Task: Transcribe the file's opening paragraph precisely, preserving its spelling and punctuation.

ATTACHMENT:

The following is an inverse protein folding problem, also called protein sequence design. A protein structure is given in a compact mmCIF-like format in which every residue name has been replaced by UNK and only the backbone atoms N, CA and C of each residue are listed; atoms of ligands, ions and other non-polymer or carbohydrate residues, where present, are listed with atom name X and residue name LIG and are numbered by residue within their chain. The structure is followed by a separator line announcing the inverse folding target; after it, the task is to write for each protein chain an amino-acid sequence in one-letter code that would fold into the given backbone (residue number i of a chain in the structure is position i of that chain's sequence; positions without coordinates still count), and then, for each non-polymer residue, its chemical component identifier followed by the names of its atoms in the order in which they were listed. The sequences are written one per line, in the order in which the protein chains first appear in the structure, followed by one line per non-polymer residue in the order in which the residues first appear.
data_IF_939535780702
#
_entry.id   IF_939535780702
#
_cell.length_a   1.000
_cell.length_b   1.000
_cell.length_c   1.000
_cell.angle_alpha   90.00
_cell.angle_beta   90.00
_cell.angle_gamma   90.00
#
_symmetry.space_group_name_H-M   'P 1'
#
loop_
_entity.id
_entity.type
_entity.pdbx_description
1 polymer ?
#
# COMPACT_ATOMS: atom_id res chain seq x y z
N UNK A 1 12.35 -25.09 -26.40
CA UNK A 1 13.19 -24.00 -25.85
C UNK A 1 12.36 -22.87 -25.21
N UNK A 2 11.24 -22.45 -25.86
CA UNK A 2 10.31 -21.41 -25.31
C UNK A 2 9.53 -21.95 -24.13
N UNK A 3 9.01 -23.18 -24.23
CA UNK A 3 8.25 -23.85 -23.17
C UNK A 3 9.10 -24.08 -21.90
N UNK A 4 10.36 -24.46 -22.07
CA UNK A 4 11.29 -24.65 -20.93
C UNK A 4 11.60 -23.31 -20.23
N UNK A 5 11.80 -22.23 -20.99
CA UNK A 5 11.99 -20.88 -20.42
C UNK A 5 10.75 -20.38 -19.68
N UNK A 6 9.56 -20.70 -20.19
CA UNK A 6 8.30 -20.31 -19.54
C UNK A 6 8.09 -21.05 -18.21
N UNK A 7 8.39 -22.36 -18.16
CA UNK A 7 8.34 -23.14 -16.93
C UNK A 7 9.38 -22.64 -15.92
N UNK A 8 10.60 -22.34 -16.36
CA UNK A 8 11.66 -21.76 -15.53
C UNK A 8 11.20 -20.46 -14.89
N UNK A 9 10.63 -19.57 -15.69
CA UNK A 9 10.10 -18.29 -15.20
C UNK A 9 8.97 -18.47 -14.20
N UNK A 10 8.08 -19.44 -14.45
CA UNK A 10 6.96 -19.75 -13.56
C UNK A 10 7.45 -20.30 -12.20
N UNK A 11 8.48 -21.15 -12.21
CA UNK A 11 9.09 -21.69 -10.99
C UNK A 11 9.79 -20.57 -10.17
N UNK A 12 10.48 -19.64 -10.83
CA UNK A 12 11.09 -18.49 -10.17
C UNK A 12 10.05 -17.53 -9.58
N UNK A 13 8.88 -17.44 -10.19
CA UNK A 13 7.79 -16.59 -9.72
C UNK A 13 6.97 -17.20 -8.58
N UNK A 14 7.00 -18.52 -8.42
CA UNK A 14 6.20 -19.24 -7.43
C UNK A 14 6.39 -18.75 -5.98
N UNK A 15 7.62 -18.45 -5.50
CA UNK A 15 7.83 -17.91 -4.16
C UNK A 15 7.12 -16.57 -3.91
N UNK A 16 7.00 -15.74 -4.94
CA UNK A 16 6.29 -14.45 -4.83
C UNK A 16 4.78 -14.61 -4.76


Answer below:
The following is an inverse protein folding problem, also called protein sequence design. A protein structure is given in a compact mmCIF-like format in which every residue name has been replaced by UNK and only the backbone atoms N, CA and C of each residue are listed; atoms of ligands, ions and other non-polymer or carbohydrate residues, where present, are listed with atom name X and residue name LIG and are numbered by residue within their chain. The structure is followed by a separator line announcing the inverse folding target; after it, the task is to write for each protein chain an amino-acid sequence in one-letter code that would fold into the given backbone (residue number i of a chain in the structure is position i of that chain's sequence; positions without coordinates still count), and then, for each non-polymer residue, its chemical component identifier followed by the names of its atoms in the order in which they were listed. The sequences are written one per line, in the order in which the protein chains first appear in the structure, followed by one line per non-polymer residue in the order in which the residues first appear.